Four TOEFL Tips for Test Success |

Four TOEFL Tips for Test Success

By QS Contributor

Updated August 15, 2014 Updated August 15, 2014

Hugo Varela

Achieving a good TOEFL score is a mandatory requirement for applicants to academic programs in the US who don’t come from an English-speaking background and haven’t previously studied in an Anglophone environment.

Preparation for the exam will differ depending on each test-taker’s abilities, skills and experience. However, there are a few basic things that it is important to get right. Here are my four top TOEFL tips…

1. Get familiar with the TOEFL exam

The first of my TOEFL tips is to learn about the exam itself; its structure, the time allotted to each section and how you are expected to address the different types of question.

This is essential, since exam preparation is not only about having the proper English skills, but also about knowing how to tackle the exam itself. It does not matter whether you are a native-level speaker if, in the end, you do not answer the questions properly and in the time you are given. Maybe you have no trouble maintaining a conversation in English, but you might have some when asked to think about who is you favorite musician and why in 15 seconds, and then articulate a compelling response regarding the matter in other 45 seconds. It may even be hard to do so in your native language.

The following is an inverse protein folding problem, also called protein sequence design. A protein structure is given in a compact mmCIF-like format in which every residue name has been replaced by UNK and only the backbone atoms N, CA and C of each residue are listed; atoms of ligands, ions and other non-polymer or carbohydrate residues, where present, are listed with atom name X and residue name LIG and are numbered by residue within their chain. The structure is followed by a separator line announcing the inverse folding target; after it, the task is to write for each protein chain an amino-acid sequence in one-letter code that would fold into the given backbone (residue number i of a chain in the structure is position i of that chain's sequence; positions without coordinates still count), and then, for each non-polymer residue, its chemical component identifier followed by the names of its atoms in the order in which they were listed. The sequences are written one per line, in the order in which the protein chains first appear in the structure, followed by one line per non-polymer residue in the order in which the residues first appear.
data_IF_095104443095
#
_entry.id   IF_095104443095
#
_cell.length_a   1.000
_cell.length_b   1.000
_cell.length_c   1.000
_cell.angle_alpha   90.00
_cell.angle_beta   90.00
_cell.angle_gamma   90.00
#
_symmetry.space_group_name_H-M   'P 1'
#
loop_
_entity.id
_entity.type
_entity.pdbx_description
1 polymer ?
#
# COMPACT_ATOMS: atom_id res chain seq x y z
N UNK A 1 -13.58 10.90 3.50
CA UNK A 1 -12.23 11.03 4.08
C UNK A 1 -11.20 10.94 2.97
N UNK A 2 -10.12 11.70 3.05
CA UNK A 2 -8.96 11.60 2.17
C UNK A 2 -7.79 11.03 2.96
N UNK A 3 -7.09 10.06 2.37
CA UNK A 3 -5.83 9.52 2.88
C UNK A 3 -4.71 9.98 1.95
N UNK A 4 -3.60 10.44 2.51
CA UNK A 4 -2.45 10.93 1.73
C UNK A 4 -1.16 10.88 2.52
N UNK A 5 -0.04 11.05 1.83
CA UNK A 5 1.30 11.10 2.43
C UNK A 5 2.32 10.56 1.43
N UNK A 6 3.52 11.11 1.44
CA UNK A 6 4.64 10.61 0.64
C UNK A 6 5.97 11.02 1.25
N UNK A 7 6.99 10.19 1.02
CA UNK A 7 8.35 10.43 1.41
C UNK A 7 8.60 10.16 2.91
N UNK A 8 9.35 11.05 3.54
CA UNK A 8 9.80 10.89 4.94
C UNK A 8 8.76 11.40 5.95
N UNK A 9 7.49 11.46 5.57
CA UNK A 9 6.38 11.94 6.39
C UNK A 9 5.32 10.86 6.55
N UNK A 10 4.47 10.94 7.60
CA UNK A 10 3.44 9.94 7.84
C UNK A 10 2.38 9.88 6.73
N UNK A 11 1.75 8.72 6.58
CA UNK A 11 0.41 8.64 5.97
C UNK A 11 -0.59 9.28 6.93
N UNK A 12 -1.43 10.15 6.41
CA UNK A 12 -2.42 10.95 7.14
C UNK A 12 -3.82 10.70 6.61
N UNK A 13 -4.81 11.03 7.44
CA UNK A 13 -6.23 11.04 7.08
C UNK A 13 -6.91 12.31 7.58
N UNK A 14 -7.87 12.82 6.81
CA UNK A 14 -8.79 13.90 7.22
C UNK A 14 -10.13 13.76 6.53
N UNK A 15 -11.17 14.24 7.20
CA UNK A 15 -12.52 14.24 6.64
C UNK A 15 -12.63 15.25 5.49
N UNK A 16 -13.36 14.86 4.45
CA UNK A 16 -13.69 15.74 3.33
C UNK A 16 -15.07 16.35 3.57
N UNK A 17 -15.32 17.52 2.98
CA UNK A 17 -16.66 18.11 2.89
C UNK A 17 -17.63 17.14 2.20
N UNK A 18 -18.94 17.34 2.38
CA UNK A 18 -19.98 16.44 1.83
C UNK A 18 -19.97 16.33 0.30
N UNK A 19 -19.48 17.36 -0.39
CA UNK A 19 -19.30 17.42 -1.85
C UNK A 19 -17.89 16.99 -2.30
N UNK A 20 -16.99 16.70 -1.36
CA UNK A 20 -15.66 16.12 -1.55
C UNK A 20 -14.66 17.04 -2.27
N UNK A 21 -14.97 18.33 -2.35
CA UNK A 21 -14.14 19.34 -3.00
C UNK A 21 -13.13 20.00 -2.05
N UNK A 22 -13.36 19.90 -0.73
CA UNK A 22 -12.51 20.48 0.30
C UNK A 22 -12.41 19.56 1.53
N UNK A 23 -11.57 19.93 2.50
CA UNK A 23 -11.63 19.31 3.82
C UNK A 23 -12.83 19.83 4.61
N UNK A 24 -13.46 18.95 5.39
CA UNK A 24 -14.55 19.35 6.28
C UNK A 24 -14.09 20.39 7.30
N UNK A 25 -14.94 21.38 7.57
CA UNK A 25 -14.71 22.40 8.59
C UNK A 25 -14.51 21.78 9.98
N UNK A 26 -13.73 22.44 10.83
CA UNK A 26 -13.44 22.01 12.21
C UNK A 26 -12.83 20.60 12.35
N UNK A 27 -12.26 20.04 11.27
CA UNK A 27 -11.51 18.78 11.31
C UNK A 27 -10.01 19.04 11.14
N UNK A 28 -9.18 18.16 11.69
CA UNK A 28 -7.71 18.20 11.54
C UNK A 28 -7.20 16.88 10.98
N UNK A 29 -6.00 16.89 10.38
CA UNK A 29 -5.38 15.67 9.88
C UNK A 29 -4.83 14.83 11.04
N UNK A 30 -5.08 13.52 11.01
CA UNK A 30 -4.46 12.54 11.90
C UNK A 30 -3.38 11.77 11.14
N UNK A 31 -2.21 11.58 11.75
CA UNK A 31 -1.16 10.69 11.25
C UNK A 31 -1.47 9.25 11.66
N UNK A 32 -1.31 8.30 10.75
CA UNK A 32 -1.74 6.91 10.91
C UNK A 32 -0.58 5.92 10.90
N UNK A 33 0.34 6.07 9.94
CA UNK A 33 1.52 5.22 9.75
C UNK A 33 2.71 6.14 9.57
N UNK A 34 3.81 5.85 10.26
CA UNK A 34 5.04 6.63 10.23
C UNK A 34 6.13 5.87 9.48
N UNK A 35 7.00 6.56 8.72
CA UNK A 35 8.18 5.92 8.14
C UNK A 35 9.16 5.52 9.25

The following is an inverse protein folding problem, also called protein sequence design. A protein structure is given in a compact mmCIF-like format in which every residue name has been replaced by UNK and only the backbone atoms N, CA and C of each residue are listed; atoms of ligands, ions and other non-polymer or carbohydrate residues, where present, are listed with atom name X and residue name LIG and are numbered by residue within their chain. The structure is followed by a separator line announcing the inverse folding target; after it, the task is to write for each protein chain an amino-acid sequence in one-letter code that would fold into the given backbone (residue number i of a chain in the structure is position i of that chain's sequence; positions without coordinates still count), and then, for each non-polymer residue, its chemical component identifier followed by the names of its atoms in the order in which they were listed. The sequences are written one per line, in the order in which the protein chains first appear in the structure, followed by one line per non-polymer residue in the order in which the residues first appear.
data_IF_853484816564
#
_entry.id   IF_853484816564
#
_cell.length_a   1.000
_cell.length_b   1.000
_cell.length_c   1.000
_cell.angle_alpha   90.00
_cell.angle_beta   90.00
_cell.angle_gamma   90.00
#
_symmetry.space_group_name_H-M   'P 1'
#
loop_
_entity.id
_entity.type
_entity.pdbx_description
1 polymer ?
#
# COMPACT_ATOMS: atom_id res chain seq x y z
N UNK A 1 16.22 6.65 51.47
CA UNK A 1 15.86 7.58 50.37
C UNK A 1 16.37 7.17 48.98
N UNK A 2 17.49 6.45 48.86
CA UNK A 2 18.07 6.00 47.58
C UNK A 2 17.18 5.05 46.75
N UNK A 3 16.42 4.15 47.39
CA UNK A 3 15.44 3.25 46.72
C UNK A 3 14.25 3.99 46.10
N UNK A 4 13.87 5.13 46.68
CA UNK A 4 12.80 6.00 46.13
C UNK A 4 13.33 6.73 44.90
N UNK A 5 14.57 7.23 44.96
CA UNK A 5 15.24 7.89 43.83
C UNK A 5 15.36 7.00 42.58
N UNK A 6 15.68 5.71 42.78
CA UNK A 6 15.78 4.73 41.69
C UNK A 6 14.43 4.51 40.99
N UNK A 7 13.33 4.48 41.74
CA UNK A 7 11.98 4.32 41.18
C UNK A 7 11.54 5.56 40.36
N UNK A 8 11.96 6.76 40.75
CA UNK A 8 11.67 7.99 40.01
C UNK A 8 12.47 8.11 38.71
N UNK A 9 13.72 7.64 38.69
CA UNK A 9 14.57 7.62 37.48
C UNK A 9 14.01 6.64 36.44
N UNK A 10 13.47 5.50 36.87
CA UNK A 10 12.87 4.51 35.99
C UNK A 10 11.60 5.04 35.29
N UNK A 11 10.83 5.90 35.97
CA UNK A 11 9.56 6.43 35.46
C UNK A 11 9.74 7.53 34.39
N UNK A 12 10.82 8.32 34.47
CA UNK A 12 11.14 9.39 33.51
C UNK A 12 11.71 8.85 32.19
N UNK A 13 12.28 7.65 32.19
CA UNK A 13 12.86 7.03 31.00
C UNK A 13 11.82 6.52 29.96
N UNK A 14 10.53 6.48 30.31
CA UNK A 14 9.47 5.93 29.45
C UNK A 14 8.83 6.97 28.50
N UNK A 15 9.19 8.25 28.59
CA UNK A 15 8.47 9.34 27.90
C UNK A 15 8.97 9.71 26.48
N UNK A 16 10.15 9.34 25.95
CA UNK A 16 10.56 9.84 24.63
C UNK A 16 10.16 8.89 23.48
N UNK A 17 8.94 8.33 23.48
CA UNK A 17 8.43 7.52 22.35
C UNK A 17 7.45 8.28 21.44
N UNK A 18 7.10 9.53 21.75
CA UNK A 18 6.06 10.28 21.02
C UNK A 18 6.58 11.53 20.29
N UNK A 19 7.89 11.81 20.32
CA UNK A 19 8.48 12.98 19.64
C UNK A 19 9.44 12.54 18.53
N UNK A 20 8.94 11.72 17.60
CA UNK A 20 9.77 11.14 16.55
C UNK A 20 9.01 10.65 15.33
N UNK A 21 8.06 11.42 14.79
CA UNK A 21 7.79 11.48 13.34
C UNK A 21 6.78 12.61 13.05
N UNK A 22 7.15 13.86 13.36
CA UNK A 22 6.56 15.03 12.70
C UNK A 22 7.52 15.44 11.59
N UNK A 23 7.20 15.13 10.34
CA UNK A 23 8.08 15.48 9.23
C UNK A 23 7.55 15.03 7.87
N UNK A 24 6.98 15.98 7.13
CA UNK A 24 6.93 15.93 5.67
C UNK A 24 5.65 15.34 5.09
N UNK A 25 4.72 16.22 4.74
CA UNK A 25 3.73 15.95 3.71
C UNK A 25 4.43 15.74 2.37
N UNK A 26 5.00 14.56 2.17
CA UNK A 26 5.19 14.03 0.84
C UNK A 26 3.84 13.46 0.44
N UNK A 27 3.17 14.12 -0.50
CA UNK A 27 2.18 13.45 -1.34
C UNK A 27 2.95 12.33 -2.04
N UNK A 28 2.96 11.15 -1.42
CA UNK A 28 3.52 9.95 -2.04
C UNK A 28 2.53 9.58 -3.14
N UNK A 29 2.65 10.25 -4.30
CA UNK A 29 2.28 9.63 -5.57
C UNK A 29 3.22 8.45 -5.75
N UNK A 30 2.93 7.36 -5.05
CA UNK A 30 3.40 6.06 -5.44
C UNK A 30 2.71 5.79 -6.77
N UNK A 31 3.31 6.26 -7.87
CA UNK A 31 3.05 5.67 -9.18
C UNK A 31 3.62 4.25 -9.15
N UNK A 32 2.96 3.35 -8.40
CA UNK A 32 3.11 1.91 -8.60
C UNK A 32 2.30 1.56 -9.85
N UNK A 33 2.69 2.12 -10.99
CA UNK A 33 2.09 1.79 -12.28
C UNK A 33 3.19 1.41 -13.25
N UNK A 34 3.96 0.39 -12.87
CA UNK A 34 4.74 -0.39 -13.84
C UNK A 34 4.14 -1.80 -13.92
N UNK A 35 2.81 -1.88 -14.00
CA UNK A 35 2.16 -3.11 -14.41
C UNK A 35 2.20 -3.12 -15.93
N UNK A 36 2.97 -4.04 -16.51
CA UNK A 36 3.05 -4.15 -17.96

So, a good test-taker will not only have decent English skills, but will also take his or her time to learn about the exam and the best way to address each question type successfully as fast as possible.

A good first step is to visit the ETS website.

2. Practice English

There are people used to speaking and reading in English who do so fairly well, that I know have scored below what they expected in the TOEFL exam, and below what could seem reasonable knowing their experience using English language. This is mostly because they took the exam with very little or no practice at all. As mentioned above, TOEFL is first and foremost an exam and, as in every other exam, improvement comes with exam preparation.